His second example, the Washington fraud case uncovered only a single instance of voter fraud. A single instance means that most people are not committing voter fraud. Simply because one person committed voting fraud in Washington doesn't mean there is in-person voting fraud being committed today in Indiana.

Thirdly, his last example wasn't even on-point. The voter ID law applied to in-person voting, yet his East Chicago mayor example was an example of voter fraud in the context of absentee voting. Indeed, absentee voting is an issue that is of deep concern, but this is simply not within the scope of the question. Using this as an example only highlights the weakness of Justice Steven's argument.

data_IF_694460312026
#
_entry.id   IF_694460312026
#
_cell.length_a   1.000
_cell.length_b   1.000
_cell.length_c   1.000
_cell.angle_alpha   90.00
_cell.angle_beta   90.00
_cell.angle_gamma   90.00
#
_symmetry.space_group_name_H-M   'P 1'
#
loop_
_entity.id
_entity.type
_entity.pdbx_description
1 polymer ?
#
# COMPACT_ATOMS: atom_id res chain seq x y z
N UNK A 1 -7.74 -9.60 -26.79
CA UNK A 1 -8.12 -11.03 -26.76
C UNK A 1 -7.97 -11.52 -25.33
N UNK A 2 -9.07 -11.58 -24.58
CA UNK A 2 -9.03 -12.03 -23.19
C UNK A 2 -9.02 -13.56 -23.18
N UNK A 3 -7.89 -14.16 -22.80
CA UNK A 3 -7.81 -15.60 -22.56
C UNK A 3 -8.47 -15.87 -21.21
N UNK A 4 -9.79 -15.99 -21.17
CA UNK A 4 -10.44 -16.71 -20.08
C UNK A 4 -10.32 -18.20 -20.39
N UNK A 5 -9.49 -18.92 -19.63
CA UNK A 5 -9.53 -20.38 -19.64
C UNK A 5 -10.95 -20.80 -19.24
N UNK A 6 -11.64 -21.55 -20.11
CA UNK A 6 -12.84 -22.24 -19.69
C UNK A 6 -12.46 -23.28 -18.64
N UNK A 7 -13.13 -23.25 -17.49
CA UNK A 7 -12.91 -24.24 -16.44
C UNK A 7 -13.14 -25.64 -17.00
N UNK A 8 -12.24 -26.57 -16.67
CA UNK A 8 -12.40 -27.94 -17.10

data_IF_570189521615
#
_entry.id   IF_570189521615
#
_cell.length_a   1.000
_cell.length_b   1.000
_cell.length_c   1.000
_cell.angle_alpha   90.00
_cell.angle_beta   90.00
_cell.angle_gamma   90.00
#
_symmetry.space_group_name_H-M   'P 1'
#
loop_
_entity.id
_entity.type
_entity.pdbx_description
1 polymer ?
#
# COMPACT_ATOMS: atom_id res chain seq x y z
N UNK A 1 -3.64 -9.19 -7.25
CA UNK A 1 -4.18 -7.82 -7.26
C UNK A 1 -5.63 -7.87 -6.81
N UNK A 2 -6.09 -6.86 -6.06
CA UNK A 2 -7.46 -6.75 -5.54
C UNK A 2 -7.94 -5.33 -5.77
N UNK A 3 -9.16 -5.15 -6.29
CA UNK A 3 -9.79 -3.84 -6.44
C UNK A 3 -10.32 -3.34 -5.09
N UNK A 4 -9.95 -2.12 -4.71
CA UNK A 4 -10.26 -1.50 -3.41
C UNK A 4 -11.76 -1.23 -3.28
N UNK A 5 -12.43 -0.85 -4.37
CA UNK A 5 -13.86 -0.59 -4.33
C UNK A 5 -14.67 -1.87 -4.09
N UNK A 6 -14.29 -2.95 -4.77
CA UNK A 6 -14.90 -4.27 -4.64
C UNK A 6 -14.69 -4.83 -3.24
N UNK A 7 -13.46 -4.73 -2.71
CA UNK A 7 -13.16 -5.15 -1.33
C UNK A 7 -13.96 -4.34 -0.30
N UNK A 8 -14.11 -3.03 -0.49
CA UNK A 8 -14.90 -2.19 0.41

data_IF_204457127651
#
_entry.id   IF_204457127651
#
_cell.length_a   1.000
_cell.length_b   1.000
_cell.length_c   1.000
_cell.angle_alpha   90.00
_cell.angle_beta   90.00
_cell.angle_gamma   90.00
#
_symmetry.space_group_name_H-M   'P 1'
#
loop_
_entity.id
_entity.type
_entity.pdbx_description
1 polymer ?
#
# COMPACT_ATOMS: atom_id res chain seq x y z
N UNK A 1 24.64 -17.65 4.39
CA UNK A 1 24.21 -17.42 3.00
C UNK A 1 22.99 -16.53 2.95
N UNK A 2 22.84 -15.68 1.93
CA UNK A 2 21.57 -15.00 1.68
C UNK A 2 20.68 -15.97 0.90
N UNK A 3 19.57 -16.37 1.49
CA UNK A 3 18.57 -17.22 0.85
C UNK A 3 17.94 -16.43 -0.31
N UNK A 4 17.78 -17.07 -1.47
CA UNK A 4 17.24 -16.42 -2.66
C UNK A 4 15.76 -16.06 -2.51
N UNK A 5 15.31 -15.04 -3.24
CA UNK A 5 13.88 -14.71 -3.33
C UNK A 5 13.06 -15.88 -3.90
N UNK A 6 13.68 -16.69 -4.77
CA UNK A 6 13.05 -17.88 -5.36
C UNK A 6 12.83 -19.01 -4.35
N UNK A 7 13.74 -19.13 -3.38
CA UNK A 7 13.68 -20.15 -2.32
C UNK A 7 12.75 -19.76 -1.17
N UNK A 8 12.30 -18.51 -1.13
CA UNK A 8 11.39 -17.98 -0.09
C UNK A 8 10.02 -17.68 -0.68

Additionally, I also felt the Court dropped the ball when it came to the "political issue." By allowing partisan statutes to be passed so long as there is an accompanying "neutral justification" will only promote greater introductions of partisan statutes all cloaked by "neutral justifications." If it looks like a sheep but growls like a wolf, it's probably a wolf. The partisan divides in this country are not to be underestimated. Understanding the Court's desire to stay out of political issues, the Court needed to, at the least, make a statement that it will not be the arbiter of political issues. They failed to do this. And this I fear might set the precedent for the biggest legacies of this case.

In sum, I feel Justice Stevens set a tremendously low bar for States to overcome electoral fraud challenges. The Court applied the Anderson test to balance weak evidence supporting a State interest against an indeterminate burden imposed Indiana voters. In balancing these out, the two arguments appear to cancel each other out with their weaknesses. In this case, the tie should go to the People. Instead, the Court has given the victory to the Government and partisanship. A very troubling victory, indeed.